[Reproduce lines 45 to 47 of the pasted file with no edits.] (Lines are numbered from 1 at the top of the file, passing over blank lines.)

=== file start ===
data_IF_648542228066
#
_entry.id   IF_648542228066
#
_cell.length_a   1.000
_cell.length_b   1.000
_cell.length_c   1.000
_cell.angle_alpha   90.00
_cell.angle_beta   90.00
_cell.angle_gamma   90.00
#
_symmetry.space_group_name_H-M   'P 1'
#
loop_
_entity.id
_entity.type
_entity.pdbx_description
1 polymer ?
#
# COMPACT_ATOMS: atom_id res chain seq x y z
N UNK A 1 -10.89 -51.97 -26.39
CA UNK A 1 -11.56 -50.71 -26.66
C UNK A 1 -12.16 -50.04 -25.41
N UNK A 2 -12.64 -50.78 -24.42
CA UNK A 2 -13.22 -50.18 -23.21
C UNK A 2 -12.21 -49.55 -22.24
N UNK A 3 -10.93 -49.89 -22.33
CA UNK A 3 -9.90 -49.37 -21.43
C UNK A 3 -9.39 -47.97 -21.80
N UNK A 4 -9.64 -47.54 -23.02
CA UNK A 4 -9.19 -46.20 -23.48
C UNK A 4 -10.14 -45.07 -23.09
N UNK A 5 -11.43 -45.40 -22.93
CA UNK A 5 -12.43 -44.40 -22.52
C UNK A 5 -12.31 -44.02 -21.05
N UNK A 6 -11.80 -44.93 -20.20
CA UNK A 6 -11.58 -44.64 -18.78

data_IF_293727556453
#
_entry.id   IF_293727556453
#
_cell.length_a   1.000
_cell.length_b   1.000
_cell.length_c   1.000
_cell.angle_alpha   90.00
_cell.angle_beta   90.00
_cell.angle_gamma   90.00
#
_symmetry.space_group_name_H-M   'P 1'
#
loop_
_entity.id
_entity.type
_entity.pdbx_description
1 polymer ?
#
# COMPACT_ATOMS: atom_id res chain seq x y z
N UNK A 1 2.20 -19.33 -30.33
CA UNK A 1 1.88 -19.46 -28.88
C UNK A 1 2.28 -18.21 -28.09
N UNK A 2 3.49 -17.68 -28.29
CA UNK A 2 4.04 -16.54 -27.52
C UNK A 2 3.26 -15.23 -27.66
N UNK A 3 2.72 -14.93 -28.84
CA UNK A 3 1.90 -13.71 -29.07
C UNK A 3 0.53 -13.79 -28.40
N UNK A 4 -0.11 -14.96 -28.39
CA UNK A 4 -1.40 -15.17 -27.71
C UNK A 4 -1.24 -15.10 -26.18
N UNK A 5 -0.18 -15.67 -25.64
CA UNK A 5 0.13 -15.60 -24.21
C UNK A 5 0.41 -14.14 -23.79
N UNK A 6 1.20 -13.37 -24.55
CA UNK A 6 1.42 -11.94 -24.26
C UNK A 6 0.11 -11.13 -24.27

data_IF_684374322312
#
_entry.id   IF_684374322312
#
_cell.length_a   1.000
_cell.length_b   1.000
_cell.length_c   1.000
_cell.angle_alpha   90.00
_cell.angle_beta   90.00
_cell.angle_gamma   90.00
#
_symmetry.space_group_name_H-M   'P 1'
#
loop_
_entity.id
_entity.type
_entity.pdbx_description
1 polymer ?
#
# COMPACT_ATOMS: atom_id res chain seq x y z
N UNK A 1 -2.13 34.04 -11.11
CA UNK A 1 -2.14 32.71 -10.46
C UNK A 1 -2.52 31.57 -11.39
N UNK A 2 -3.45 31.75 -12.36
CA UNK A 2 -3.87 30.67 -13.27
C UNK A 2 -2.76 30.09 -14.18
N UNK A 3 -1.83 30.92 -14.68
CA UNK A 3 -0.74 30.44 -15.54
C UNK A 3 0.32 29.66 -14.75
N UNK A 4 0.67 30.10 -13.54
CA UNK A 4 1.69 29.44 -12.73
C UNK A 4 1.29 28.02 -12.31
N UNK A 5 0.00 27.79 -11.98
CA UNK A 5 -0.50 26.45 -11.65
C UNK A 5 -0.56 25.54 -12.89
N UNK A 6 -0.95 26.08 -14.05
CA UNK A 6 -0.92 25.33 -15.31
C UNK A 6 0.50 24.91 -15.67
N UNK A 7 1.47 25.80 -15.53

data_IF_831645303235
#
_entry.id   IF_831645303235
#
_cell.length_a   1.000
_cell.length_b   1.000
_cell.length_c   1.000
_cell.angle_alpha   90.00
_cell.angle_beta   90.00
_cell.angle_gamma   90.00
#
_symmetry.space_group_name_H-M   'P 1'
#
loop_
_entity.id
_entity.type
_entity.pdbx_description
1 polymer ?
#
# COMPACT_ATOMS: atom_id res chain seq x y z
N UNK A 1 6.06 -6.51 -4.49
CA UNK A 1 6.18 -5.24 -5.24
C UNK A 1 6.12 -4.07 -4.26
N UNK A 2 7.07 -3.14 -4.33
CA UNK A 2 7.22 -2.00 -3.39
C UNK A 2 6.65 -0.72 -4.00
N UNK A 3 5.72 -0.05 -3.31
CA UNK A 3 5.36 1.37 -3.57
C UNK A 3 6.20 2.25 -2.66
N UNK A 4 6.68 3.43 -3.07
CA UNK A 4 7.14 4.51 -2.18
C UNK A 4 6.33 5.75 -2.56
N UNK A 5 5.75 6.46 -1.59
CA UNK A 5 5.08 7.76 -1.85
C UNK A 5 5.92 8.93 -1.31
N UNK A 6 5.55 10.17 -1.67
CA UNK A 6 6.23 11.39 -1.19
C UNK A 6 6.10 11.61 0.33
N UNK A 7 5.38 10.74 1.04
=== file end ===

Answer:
_cell.angle_alpha   90.00
_cell.angle_beta   90.00
_cell.angle_gamma   90.00